And our true vine is Christ… the Christ we meet in worship… the Christ we meet in God’s Word… the Christ we meet in fellowship and in the face of the stranger.

 

As I studied this scripture, I set aside my paltry knowledge of pumpkins and turned to the world of grapes.  

Did you know that the best and the sweetest grapes are found closest to the vine?  

Nancy Blakely reflects that this is because they are closer to the source, “where the nutrients are the most concentrated.”  In fact, this is why growers of grapes are so diligent about pruning their vines… because the farther away from the vine the grapes are, the bitterer and the smaller they will be.  

But close in, close to the heart of the vine, abiding near the heart, they find the nourishment they need and produce bountifully.  

 

As we have been exploring a life of discipleship, so far we have explored what it means to be people who worship and people who share in God’s hospitality towards others.

But we also need to be fed and nourished in our work.  As Jesus reminds us in the gospel of John:

“A branch can’t produce fruit by itself, but must remain in the vine.  Likewise, you can’t produce fruit unless you remain in me… without me, you can’t do anything.”

 

So today, we turn our attention towards our spiritual formation, or how we stay connected to the vine.    What it means to abide in God and to remain in Jesus.

Take out the half sheet of paper that describes those various levels of spiritual formation.  

Maybe you are a small bunch of grapes way out there on the edge of the vine.   Many of us in worship today want to know more about God and Jesus and you are curious and getting started.  And that is amazing.    

We have third graders who will be learning today with their bible partners after worship…  but even if you are older than a third grader, its not too late to start.  

All of us should be reading the bible… it is the number one way that we stay connected with Jesus.  And it is a whole lot easier when you are in a safe place where you can ask questions and learn together.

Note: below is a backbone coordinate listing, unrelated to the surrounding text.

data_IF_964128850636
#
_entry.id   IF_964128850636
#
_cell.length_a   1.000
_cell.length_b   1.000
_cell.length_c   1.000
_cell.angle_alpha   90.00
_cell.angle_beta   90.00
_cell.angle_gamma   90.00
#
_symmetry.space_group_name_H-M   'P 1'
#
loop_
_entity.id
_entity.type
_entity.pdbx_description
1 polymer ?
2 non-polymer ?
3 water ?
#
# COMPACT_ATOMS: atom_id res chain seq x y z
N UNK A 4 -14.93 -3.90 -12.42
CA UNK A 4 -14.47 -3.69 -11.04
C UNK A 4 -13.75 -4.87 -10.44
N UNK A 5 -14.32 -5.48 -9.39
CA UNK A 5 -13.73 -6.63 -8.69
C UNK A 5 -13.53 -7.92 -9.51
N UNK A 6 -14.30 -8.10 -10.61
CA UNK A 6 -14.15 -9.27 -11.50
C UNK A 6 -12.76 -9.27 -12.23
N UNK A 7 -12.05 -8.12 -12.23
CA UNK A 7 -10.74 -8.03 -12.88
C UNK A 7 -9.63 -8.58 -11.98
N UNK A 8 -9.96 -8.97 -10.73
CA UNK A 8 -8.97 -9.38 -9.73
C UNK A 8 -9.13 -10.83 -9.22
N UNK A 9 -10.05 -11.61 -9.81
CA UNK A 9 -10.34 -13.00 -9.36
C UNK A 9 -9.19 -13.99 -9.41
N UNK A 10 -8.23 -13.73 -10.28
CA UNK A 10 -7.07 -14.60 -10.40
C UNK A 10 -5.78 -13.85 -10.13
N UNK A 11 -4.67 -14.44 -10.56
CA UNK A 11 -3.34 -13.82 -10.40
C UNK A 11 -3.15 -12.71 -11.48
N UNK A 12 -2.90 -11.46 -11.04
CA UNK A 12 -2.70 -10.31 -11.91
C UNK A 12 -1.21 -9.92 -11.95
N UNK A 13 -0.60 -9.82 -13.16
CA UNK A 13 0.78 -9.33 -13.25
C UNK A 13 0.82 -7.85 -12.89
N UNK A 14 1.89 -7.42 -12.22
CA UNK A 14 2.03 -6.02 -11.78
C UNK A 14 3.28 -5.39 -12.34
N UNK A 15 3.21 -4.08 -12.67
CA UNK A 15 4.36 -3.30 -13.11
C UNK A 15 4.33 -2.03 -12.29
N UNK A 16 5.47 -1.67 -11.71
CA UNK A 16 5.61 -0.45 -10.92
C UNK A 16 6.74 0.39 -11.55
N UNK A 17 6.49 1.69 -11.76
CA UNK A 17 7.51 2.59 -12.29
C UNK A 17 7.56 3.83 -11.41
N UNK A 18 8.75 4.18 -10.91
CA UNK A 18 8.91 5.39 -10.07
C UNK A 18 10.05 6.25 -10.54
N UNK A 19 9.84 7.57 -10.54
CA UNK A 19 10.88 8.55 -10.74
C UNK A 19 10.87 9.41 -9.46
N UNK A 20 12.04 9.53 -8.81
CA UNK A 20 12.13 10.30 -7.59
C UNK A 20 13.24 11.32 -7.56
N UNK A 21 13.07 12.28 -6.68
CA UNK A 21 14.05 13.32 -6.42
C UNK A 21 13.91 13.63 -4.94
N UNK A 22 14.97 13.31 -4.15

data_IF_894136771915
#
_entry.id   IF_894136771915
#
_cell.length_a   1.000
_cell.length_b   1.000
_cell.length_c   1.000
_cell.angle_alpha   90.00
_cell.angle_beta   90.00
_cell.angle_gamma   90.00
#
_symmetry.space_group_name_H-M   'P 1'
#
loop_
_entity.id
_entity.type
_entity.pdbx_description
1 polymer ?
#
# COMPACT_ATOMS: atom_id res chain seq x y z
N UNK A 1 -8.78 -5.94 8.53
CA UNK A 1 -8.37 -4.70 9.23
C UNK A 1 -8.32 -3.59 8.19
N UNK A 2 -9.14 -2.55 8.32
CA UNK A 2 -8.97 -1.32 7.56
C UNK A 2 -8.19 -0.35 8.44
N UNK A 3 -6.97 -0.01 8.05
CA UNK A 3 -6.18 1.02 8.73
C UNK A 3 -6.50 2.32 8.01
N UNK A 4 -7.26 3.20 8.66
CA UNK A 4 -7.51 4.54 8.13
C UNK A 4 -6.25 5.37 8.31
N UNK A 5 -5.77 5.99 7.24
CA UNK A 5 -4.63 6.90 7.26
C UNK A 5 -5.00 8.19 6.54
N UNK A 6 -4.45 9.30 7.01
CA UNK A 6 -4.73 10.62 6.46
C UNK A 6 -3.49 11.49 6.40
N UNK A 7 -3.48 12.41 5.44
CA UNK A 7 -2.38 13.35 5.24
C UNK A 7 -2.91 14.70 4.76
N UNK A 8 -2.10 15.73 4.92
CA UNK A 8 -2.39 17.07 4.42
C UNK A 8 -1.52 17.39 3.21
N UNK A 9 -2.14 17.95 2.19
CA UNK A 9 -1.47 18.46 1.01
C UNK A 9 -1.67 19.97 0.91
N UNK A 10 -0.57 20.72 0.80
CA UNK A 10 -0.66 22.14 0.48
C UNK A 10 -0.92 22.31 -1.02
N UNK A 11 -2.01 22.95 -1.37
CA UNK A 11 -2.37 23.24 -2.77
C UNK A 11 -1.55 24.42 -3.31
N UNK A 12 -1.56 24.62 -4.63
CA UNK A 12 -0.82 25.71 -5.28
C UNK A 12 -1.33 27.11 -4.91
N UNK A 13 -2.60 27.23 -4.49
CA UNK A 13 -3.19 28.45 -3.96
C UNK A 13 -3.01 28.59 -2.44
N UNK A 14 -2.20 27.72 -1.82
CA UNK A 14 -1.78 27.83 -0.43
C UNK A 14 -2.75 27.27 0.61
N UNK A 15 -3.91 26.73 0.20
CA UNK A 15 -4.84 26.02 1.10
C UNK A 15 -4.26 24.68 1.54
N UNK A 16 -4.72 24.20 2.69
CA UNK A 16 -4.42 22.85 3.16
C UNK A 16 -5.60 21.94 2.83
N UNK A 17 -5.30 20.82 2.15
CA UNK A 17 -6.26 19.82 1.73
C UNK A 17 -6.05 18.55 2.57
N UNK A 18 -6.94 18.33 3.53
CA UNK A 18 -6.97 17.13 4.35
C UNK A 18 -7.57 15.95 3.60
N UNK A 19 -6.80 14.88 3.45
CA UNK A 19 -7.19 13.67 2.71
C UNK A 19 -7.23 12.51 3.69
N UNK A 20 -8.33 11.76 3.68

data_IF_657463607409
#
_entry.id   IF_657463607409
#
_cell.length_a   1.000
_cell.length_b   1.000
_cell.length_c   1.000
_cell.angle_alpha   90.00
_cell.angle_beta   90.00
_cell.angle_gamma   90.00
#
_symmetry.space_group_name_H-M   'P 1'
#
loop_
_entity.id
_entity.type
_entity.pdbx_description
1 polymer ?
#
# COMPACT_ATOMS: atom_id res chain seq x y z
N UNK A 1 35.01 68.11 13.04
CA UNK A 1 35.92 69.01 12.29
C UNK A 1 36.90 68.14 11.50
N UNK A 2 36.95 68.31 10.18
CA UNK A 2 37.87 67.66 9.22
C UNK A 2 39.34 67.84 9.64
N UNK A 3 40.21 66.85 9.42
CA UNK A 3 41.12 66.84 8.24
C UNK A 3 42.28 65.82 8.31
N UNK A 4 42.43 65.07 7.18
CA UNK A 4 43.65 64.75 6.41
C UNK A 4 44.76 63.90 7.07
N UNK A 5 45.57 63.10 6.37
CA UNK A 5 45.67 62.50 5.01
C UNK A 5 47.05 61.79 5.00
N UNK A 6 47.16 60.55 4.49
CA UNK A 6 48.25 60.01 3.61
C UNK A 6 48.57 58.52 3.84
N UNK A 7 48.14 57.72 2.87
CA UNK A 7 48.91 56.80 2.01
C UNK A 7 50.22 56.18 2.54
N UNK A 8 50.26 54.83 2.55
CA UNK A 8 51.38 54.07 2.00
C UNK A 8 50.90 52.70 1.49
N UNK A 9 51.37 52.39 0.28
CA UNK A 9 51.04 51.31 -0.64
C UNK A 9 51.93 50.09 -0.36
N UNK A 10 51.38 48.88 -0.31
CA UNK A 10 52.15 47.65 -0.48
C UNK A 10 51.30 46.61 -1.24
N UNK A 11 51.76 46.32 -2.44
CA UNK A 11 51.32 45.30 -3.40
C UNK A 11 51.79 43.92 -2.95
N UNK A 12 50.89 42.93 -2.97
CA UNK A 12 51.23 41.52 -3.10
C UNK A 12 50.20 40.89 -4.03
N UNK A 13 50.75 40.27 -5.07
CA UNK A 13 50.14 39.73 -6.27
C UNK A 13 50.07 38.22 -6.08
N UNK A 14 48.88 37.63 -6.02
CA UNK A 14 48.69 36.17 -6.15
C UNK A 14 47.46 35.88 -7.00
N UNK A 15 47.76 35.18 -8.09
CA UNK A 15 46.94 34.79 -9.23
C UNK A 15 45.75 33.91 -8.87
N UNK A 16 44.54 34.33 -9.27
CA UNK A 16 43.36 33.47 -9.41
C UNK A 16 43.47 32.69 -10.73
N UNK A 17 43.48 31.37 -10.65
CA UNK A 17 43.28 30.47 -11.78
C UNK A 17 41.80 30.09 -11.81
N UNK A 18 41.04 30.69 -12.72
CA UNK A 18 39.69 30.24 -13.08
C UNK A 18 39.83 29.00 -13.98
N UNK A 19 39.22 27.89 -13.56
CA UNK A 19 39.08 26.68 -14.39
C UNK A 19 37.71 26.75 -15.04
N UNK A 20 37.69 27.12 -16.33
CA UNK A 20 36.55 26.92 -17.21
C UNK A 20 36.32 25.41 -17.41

We have been trying to offer Sunday morning bible studies, and I, personally, have been disappointed that more of you have not signed up.  Maybe it’s not the right time… but bible study itself is something that this church really needs in order for us to grow spiritually.

In fact, this is so important to me, that starting in November, I’m going to be leading a bible study every Wednesday night, and I’d love for you to join me.  

 

Maybe you are a bunch of grapes that is a bit closer in to the vine.  Growing a bit sweeter and bigger and fuller.   Do you regularly spend time reading your bible?  Are you finding other ways to connect with God through prayer or contemplation?

Maybe then your next step is to go deeper with others.  Our life groups have been places where many have been formed and have grown in their faith as they connect with God or each other.  They have made prayer beads, and explored topics like forgiveness and stewardship.  Some of our in-depth scripture studies like Covenant or Disciple have really challenged people to take seriously the bible in a new way.  If you are ready to go deeper… we have resources – either within the church or through retreats like Walk to Emmaus to help you connect more fully to the one true vine.  

 

Maybe you are a strong bunch of grapes… ripe, sweet, and full… right up there tucked in close to the vine.  Are you in a place where get up every day, ready to connect with God?  Do you not simply wait for the church to offer something, but seek out opportunities to learn and to grow?  

Maybe your next step is to turn your life-giving energy towards others.  Whether it is a partner for our third graders, or a leader of a class or life group, or personally mentoring someone… in helping another person grow, you will grow in new ways yourself.

 

One limitation of our vine metaphor is that it makes us think we are fixed in and we are not.